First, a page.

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   Earthly Photos "A 10 year Bicycling Journey captured on film!"

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Getting drafted and being sent to Viet Nam changed me in many more ways than I ever thought was possible. Trained as a "Combat Field Medic", surrounded by a world of combat, honing  skills at survival, two years later I returned to being a civilian again. Unsure of everything, higher education proved not to be the answer.  After a semester and a half,  dropping out of college I flew off to Europe, which was way too expensive for a meager nest-egg of only $400.  So I hitch-hiked to Nepal and back, taking a year, supplementing finances by doing a bit of horse-trading along the way, experiencing such wonderful places such as Turkey, Iran, Afghanistan, Pakistan, India and Nepal during peaceful times.    

Back in the USA, the end of summer found me with $800 burning a hole in my pocket and the cool fall weather about to take a turn for the worse.  Dreaming of brighter days, good friend, Frank McNear and I left Delaware hitch-hiking south, ending up in Mexico for 6 months of misbehaving; truly living on a shoestring. Fighting fiercely to defend and prove ourselves several nights while in jail, and being detained at the border exiting Mexico, should not be the 'highlights' of our vacation, but for the life of me, that is what sticks in my mind. Actually I did learn a couple things: careful traveling with Frank, and two, no need to stay in a hotel when money is tight. 

Back in the USA again one year later, a wad of money was burning a hole in my pocket, fall was ending, and the thought of freezing my butt off was just too much to bare. After buying a ticket to Colombia, I arrived in Barranquilla in 1973 with $1400, not remembering a word of the Spanish learned in Mexico the previous year. Traveling slowly south through Ecuador, Peru, and Bolivia, a year later I arrived at Ushuaia, Argentina, the most southern city on earth at the tip of South America with just twenty bucks to my name. Some horse-trading along the way got me this far and it looked like I was going to have my hands full to get back to Colombia.  Fortunately for me, I was robbed shortly after of everything I owned which aided me in meeting locals, and in particular, a leather craftsman who convinced me of trying my hand at the trade. What seemed like a million bags and belts later, back in Colombia feeling it was time to leave, I ended up getting arrested for working illegally, trying to earn enough money for a return ticket to the States. Without a doubt it had been an amazing three years in South America, other than the last seven days in jail waiting for deportation papers.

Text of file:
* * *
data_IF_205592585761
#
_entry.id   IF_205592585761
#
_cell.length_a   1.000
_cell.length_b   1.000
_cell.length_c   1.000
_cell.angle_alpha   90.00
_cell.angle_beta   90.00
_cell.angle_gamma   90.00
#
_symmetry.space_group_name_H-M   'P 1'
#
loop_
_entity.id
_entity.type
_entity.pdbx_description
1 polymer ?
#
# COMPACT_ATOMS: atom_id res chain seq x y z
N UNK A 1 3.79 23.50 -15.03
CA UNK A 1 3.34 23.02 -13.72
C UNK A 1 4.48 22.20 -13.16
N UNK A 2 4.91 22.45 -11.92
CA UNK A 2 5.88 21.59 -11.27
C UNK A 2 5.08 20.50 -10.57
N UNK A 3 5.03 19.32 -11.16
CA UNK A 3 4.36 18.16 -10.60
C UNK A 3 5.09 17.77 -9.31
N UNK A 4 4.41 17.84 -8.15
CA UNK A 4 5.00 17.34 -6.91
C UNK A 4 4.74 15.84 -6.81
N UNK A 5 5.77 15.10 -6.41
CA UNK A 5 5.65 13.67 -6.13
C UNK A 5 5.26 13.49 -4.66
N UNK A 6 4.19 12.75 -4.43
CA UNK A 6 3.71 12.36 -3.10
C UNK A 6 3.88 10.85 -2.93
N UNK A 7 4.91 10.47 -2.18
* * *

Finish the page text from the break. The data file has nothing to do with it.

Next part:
Back in the USA once again, fall was ending . . . you know the story, it was time to be moving on.  My plan was to travel through Central America down to Panama and hop a freight down to New Zealand.  After traveling through Mexico, Belize, El Salvador, Guatemala, Honduras, and Nicaragua, I landed in Costa Rica on a Friday night with just $50 in my pocket, needing a new pair of pants and shoes.  By Monday I had two jobs lined up making $35 a day.  For the next ten years Costa Rica took me out of the woods providing the comforts of a real home, cars, motorcycles, bicycles, and even at times a steady girlfriend.  All of that was great, but I missed the adventures of traveling.  The time had finally come!  After a month-long garage sale, able to fit everything into just one suitcase, I boarded a plane north to California, escaping the noose that had been holding me in Costa Rica for so long!

 

 

Getting drafted and being sent to Viet Nam changed me in many more ways than I ever thought was possible. Trained as a "Combat Field Medic", surrounded by a world of combat, honing  skills at survival, two years later I returned to being a civilian again. Unsure of everything, higher education proved not to be the answer.  After a semester and a half,  dropping out of college I flew off to Europe, which was way too expensive for a meager nest-egg of only $400.  So I hitch-hiked to Nepal and back, taking a year, supplementing finances by doing a bit of horse-trading along the way, experiencing such wonderful places such as Turkey, Iran, Afghanistan, Pakistan, India and Nepal during peaceful times.